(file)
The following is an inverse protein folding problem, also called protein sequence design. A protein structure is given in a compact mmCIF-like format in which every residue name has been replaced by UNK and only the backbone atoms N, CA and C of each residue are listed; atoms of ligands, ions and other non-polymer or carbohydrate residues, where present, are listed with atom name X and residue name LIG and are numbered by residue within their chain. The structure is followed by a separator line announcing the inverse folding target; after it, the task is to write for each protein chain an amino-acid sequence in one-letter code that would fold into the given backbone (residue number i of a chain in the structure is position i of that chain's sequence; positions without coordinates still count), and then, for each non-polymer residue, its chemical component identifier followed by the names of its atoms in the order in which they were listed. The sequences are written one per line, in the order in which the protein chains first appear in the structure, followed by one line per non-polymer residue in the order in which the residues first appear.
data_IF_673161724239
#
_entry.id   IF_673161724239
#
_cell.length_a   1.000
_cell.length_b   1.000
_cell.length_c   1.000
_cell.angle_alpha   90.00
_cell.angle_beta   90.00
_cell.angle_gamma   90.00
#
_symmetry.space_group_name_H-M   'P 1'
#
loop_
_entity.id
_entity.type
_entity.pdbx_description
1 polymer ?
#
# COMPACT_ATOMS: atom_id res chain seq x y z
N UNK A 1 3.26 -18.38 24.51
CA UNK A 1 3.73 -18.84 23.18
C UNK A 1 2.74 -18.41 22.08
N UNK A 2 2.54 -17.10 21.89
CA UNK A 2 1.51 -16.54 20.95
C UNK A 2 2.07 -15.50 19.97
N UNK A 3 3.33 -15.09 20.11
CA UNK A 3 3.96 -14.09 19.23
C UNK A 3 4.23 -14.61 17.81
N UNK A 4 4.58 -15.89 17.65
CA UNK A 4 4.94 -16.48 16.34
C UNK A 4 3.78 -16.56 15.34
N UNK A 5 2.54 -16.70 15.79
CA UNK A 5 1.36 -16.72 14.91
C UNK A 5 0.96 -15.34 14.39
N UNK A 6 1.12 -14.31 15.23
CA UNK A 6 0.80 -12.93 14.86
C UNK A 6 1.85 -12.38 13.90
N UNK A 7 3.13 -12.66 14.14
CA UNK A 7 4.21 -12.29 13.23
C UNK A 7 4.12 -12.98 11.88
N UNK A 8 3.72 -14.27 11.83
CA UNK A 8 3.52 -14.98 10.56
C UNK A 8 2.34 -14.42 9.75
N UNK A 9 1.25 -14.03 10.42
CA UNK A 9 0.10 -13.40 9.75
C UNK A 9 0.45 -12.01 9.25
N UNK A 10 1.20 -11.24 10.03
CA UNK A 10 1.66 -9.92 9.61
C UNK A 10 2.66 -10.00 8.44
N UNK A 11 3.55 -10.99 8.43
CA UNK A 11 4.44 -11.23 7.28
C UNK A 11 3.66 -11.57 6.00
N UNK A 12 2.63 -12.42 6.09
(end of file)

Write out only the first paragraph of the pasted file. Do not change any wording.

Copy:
The following is an inverse protein folding problem, also called protein sequence design. A protein structure is given in a compact mmCIF-like format in which every residue name has been replaced by UNK and only the backbone atoms N, CA and C of each residue are listed; atoms of ligands, ions and other non-polymer or carbohydrate residues, where present, are listed with atom name X and residue name LIG and are numbered by residue within their chain. The structure is followed by a separator line announcing the inverse folding target; after it, the task is to write for each protein chain an amino-acid sequence in one-letter code that would fold into the given backbone (residue number i of a chain in the structure is position i of that chain's sequence; positions without coordinates still count), and then, for each non-polymer residue, its chemical component identifier followed by the names of its atoms in the order in which they were listed. The sequences are written one per line, in the order in which the protein chains first appear in the structure, followed by one line per non-polymer residue in the order in which the residues first appear.